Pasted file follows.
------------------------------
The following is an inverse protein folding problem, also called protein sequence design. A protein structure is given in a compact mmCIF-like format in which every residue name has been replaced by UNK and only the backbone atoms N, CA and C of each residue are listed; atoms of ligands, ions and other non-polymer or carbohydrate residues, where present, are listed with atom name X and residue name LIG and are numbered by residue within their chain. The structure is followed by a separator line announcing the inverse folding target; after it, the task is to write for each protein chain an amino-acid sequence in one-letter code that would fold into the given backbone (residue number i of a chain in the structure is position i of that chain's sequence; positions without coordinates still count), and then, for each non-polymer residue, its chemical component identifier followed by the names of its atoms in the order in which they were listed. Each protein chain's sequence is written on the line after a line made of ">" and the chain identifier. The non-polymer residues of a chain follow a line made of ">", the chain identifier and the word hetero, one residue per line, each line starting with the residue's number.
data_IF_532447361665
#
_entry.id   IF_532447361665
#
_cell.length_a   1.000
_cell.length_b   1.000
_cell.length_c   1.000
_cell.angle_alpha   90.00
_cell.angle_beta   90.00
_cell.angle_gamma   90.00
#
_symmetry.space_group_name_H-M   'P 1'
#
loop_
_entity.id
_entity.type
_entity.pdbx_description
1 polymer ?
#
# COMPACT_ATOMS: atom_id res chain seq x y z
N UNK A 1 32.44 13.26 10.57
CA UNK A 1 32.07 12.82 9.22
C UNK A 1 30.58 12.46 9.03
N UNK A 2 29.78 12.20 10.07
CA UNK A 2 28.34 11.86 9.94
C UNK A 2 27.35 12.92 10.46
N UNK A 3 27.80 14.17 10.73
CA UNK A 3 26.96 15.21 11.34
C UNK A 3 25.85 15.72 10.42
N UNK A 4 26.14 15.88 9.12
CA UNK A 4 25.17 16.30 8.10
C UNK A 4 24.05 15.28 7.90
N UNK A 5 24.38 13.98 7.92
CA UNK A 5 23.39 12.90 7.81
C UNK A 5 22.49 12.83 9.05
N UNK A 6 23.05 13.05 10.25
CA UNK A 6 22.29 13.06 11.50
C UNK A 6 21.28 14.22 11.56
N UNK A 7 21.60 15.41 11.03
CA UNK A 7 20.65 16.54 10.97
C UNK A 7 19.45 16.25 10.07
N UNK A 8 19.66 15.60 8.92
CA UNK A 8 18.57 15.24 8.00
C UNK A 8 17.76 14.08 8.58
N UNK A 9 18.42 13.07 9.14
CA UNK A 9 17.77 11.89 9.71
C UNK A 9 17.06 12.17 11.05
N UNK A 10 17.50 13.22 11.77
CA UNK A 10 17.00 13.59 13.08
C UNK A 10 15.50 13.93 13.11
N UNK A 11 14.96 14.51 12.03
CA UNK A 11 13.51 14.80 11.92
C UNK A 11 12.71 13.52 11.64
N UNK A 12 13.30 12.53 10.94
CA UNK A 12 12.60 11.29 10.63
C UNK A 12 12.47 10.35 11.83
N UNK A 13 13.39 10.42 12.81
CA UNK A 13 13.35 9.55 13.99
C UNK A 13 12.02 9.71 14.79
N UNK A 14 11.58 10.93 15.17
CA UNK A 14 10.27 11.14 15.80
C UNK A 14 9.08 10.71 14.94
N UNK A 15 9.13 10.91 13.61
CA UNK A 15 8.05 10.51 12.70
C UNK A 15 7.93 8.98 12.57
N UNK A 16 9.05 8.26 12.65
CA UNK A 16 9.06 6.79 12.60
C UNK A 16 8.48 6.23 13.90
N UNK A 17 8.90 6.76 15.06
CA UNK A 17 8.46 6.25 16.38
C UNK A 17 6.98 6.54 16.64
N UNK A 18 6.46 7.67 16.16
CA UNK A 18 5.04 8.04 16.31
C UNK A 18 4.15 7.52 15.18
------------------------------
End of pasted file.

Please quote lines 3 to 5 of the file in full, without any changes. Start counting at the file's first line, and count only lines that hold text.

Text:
#
_entry.id   IF_532447361665
#